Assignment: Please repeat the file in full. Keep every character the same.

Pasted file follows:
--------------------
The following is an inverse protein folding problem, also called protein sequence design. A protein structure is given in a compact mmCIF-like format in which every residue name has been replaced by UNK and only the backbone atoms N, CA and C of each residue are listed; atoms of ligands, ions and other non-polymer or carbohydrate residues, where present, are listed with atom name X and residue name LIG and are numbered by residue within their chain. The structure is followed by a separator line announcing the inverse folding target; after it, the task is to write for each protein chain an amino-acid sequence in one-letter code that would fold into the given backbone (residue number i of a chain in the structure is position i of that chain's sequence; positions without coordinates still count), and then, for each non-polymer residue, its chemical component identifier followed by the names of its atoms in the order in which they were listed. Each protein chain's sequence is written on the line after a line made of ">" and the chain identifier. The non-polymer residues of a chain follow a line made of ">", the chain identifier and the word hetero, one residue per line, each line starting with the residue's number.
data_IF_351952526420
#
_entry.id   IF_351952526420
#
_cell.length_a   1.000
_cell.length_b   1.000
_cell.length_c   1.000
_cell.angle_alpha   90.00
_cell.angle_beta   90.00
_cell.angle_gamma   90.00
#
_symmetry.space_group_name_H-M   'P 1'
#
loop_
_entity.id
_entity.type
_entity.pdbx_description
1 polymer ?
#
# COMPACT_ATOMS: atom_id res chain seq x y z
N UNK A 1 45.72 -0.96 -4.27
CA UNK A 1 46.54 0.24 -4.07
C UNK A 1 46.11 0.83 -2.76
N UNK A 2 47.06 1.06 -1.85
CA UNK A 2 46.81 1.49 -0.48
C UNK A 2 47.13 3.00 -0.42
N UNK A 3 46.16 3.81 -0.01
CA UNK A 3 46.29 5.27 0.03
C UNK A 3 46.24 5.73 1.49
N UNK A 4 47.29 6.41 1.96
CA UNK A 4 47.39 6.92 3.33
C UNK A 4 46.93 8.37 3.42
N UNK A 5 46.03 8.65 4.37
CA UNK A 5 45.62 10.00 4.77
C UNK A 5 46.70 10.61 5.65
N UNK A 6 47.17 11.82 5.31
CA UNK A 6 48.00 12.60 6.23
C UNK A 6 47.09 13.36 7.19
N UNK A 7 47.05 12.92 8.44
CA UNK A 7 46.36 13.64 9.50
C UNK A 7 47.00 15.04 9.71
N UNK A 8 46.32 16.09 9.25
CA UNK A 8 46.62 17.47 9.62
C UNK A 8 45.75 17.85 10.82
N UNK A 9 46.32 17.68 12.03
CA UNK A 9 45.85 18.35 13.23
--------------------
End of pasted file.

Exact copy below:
The following is an inverse protein folding problem, also called protein sequence design. A protein structure is given in a compact mmCIF-like format in which every residue name has been replaced by UNK and only the backbone atoms N, CA and C of each residue are listed; atoms of ligands, ions and other non-polymer or carbohydrate residues, where present, are listed with atom name X and residue name LIG and are numbered by residue within their chain. The structure is followed by a separator line announcing the inverse folding target; after it, the task is to write for each protein chain an amino-acid sequence in one-letter code that would fold into the given backbone (residue number i of a chain in the structure is position i of that chain's sequence; positions without coordinates still count), and then, for each non-polymer residue, its chemical component identifier followed by the names of its atoms in the order in which they were listed. Each protein chain's sequence is written on the line after a line made of ">" and the chain identifier. The non-polymer residues of a chain follow a line made of ">", the chain identifier and the word hetero, one residue per line, each line starting with the residue's number.
data_IF_351952526420
#
_entry.id   IF_351952526420
#
_cell.length_a   1.000
_cell.length_b   1.000
_cell.length_c   1.000
_cell.angle_alpha   90.00
_cell.angle_beta   90.00
_cell.angle_gamma   90.00
#
_symmetry.space_group_name_H-M   'P 1'
#
loop_
_entity.id
_entity.type
_entity.pdbx_description
1 polymer ?
#
# COMPACT_ATOMS: atom_id res chain seq x y z
N UNK A 1 45.72 -0.96 -4.27
CA UNK A 1 46.54 0.24 -4.07
C UNK A 1 46.11 0.83 -2.76
N UNK A 2 47.06 1.06 -1.85
CA UNK A 2 46.81 1.49 -0.48
C UNK A 2 47.13 3.00 -0.42
N UNK A 3 46.16 3.81 -0.01
CA UNK A 3 46.29 5.27 0.03
C UNK A 3 46.24 5.73 1.49
N UNK A 4 47.29 6.41 1.96
CA UNK A 4 47.39 6.92 3.33
C UNK A 4 46.93 8.37 3.42
N UNK A 5 46.03 8.65 4.37
CA UNK A 5 45.62 10.00 4.77
C UNK A 5 46.70 10.61 5.65
N UNK A 6 47.17 11.82 5.31
CA UNK A 6 48.00 12.60 6.23
C UNK A 6 47.09 13.36 7.19
N UNK A 7 47.05 12.92 8.44
CA UNK A 7 46.36 13.64 9.50
C UNK A 7 47.00 15.04 9.71
N UNK A 8 46.32 16.09 9.25
CA UNK A 8 46.62 17.47 9.62
C UNK A 8 45.75 17.85 10.82
N UNK A 9 46.32 17.68 12.03
CA UNK A 9 45.85 18.35 13.23